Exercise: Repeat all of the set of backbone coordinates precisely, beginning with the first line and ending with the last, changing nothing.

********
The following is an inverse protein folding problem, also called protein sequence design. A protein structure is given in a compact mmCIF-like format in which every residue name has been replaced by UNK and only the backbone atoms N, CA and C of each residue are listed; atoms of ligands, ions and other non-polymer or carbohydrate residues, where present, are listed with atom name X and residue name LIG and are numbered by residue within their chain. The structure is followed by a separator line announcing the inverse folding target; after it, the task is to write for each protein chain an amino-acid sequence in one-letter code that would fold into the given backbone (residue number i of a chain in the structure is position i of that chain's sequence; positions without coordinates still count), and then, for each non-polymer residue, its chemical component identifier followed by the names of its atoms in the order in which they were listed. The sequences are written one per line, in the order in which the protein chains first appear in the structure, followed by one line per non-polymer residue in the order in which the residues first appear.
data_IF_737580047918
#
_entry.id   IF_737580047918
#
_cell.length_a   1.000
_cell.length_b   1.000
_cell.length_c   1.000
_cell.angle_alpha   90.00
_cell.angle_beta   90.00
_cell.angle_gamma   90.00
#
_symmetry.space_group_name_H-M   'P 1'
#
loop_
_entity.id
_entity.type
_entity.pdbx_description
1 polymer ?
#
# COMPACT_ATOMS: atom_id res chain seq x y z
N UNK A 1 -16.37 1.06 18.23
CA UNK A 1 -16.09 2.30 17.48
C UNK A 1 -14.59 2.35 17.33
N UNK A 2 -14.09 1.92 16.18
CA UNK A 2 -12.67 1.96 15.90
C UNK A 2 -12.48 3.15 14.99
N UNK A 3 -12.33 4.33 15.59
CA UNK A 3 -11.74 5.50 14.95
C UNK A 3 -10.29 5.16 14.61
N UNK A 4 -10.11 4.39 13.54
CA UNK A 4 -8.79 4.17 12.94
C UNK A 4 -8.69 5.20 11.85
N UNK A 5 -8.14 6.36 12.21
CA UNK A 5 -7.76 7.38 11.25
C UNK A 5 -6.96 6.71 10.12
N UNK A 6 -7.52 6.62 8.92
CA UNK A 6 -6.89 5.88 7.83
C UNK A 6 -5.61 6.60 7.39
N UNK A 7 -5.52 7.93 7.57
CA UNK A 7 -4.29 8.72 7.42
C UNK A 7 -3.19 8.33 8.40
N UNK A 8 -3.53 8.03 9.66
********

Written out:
The following is an inverse protein folding problem, also called protein sequence design. A protein structure is given in a compact mmCIF-like format in which every residue name has been replaced by UNK and only the backbone atoms N, CA and C of each residue are listed; atoms of ligands, ions and other non-polymer or carbohydrate residues, where present, are listed with atom name X and residue name LIG and are numbered by residue within their chain. The structure is followed by a separator line announcing the inverse folding target; after it, the task is to write for each protein chain an amino-acid sequence in one-letter code that would fold into the given backbone (residue number i of a chain in the structure is position i of that chain's sequence; positions without coordinates still count), and then, for each non-polymer residue, its chemical component identifier followed by the names of its atoms in the order in which they were listed. The sequences are written one per line, in the order in which the protein chains first appear in the structure, followed by one line per non-polymer residue in the order in which the residues first appear.
data_IF_737580047918
#
_entry.id   IF_737580047918
#
_cell.length_a   1.000
_cell.length_b   1.000
_cell.length_c   1.000
_cell.angle_alpha   90.00
_cell.angle_beta   90.00
_cell.angle_gamma   90.00
#
_symmetry.space_group_name_H-M   'P 1'
#
loop_
_entity.id
_entity.type
_entity.pdbx_description
1 polymer ?
#
# COMPACT_ATOMS: atom_id res chain seq x y z
N UNK A 1 -16.37 1.06 18.23
CA UNK A 1 -16.09 2.30 17.48
C UNK A 1 -14.59 2.35 17.33
N UNK A 2 -14.09 1.92 16.18
CA UNK A 2 -12.67 1.96 15.90
C UNK A 2 -12.48 3.15 14.99
N UNK A 3 -12.33 4.33 15.59
CA UNK A 3 -11.74 5.50 14.95
C UNK A 3 -10.29 5.16 14.61
N UNK A 4 -10.11 4.39 13.54
CA UNK A 4 -8.79 4.17 12.94
C UNK A 4 -8.69 5.20 11.85
N UNK A 5 -8.14 6.36 12.21
CA UNK A 5 -7.76 7.38 11.25
C UNK A 5 -6.96 6.71 10.12
N UNK A 6 -7.52 6.62 8.92
CA UNK A 6 -6.89 5.88 7.83
C UNK A 6 -5.61 6.60 7.39
N UNK A 7 -5.52 7.93 7.57
CA UNK A 7 -4.29 8.72 7.42
C UNK A 7 -3.19 8.33 8.40
N UNK A 8 -3.53 8.03 9.66